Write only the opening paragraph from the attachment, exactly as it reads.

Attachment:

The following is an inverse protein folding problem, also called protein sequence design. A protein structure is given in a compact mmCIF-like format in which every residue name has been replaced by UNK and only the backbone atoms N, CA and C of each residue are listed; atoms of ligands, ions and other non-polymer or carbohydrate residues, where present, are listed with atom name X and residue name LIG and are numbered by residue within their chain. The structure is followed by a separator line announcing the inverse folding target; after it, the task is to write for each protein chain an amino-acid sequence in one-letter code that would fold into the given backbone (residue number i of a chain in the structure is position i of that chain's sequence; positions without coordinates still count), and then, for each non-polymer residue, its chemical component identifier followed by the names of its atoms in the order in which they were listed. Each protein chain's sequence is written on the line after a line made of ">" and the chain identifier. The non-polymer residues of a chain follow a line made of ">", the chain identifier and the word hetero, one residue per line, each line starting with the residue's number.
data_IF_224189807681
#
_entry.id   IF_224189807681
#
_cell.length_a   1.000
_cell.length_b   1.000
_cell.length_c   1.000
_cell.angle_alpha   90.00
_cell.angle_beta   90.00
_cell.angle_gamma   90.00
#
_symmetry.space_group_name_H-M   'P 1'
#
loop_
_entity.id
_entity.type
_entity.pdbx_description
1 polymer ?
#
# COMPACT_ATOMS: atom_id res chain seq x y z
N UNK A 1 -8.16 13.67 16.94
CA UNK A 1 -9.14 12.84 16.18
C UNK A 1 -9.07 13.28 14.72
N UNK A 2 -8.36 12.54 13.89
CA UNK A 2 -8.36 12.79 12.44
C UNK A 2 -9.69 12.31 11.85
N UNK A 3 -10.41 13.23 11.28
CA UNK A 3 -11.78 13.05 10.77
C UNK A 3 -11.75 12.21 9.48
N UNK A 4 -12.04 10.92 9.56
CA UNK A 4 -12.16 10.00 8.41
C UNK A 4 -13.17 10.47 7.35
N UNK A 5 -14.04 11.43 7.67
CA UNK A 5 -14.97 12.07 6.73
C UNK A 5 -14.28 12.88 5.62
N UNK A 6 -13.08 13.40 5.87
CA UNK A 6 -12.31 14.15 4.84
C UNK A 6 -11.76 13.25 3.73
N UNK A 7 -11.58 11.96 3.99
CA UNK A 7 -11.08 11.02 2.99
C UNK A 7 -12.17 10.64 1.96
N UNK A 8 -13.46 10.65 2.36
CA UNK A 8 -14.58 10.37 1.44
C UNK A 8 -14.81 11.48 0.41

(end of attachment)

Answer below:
The following is an inverse protein folding problem, also called protein sequence design. A protein structure is given in a compact mmCIF-like format in which every residue name has been replaced by UNK and only the backbone atoms N, CA and C of each residue are listed; atoms of ligands, ions and other non-polymer or carbohydrate residues, where present, are listed with atom name X and residue name LIG and are numbered by residue within their chain. The structure is followed by a separator line announcing the inverse folding target; after it, the task is to write for each protein chain an amino-acid sequence in one-letter code that would fold into the given backbone (residue number i of a chain in the structure is position i of that chain's sequence; positions without coordinates still count), and then, for each non-polymer residue, its chemical component identifier followed by the names of its atoms in the order in which they were listed. Each protein chain's sequence is written on the line after a line made of ">" and the chain identifier. The non-polymer residues of a chain follow a line made of ">", the chain identifier and the word hetero, one residue per line, each line starting with the residue's number.